Balance among gravitational instability, star formation and accretion determines the structure and evolution of disc galaxies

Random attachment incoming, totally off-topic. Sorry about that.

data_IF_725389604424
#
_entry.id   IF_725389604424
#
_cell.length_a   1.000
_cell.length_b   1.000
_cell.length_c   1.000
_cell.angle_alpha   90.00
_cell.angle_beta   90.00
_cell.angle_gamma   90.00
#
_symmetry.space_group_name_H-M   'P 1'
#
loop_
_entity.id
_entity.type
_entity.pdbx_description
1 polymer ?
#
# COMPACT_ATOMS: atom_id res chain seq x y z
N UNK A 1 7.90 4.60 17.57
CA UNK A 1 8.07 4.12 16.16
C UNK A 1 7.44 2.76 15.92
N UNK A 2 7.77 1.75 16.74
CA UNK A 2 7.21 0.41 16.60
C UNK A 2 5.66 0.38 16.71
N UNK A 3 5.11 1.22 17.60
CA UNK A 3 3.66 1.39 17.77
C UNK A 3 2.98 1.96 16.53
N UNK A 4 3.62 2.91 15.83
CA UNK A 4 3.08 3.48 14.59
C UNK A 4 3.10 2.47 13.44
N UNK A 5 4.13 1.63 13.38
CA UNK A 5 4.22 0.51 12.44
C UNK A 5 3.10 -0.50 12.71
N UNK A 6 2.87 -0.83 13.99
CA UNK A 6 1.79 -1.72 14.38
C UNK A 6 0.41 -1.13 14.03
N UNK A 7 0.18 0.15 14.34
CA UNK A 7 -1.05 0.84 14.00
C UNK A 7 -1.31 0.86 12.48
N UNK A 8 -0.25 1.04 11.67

AbstractOver the past 10 Gyr, star-forming galaxies have changed dramatically, from clumpy and gas rich, to rather quiescent stellar-dominated discs with specific star formation rates lower by factors of a few tens. We present a general theoretical model for how this transition occurs, and what physical processes drive it, making use of 1D axisymmetric thin disc simulations with an improved version of the Gravitational Instability-Dominated Galaxy Evolution Tool (GIDGET) code. We show that at every radius galaxies tend to be in a slowly evolving equilibrium state wherein new accretion is balanced by star formation, galactic winds and radial transport of gas through the disc by gravitational instability-driven torques. The gas surface density profile is determined by which of these terms are in balance at a given radius – direct accretion is balanced by star formation and galactic winds near galactic centres, and by transport at larger radii. We predict that galaxies undergo a smooth transition from a violent disc instability phase to secular evolution. This model provides a natural explanation for the high velocity dispersions and large clumps in z ∼ 2 galaxies, the growth and subsequent quenching of bulges, and features of the neutral gas profiles of local spiral galaxies.